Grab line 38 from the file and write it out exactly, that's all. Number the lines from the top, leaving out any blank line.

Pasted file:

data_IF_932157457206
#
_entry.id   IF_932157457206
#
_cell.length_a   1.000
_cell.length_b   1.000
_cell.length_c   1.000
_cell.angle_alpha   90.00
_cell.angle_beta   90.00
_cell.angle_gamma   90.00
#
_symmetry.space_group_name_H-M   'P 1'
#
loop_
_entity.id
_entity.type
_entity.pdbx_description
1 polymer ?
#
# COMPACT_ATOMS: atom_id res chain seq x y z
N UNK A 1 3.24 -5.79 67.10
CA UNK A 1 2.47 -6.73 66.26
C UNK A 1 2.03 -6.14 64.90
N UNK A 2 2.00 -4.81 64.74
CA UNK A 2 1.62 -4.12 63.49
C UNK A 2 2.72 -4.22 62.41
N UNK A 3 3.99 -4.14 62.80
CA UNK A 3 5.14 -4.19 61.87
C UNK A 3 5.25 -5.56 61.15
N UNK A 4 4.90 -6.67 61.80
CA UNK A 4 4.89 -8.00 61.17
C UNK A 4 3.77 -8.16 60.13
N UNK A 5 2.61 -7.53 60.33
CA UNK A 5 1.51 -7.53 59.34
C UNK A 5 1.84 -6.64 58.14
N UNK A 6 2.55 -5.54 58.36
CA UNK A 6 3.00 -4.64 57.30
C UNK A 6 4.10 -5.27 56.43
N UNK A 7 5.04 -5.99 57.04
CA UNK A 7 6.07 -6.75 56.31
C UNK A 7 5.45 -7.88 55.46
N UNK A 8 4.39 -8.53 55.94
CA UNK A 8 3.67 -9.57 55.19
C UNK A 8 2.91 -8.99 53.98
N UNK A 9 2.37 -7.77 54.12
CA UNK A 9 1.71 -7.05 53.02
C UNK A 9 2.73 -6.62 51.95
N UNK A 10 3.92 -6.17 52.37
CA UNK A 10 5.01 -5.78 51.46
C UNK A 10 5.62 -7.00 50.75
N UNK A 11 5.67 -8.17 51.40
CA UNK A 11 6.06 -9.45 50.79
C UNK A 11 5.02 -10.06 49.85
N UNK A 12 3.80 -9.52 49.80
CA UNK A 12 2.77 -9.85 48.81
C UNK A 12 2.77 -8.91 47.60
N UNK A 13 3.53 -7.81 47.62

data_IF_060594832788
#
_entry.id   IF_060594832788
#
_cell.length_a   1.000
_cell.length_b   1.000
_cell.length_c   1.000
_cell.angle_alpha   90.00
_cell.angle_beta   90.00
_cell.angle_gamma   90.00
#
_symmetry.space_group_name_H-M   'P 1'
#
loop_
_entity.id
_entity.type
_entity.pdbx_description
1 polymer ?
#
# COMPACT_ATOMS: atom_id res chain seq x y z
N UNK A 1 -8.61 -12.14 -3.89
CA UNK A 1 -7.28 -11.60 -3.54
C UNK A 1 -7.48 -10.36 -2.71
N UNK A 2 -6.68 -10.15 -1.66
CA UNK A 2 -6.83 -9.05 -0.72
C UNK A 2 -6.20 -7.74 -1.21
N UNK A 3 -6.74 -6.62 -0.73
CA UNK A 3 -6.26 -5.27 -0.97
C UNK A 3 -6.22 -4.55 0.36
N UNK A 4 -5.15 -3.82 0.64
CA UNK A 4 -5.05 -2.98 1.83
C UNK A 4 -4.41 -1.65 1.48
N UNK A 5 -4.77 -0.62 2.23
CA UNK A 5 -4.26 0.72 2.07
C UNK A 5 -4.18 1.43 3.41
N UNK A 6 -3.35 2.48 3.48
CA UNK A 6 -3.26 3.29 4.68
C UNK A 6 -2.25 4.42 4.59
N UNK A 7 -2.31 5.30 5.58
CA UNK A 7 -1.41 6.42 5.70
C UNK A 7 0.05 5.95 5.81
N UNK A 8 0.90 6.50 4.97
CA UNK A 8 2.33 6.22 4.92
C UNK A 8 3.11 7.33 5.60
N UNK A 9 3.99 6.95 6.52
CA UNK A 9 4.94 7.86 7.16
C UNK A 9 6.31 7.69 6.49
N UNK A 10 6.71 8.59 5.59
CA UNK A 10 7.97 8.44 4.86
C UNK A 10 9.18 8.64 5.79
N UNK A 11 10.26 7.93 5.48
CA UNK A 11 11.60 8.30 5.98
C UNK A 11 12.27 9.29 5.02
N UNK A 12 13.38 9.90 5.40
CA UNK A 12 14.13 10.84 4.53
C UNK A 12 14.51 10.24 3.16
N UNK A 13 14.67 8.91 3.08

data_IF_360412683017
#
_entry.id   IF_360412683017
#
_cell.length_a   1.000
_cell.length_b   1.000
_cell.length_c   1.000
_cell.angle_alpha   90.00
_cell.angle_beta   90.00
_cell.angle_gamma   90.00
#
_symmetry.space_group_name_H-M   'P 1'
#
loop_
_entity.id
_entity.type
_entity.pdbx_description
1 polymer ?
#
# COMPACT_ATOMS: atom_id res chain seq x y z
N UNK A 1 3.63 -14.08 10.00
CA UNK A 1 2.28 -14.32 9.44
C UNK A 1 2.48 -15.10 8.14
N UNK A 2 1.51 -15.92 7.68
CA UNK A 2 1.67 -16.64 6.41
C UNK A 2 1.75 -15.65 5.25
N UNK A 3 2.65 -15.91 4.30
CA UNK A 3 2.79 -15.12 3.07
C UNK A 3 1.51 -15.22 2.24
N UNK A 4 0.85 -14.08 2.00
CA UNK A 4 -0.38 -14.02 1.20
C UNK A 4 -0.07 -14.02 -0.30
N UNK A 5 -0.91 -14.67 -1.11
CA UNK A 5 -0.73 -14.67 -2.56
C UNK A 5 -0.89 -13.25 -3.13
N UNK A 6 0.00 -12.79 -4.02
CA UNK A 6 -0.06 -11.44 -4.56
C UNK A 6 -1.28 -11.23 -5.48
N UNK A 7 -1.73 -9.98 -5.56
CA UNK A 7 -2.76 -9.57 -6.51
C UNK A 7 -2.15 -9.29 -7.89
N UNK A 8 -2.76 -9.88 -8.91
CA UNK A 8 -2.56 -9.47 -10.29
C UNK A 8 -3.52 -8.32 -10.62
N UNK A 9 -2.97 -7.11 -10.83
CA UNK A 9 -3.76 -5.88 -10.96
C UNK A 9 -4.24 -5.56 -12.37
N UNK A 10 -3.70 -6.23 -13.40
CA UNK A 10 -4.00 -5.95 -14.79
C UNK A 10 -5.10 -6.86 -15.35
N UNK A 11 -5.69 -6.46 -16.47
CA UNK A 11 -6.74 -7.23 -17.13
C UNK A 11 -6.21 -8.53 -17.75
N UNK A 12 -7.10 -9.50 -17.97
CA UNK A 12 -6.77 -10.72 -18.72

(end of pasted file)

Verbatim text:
C UNK A 6 4.10 -5.27 56.43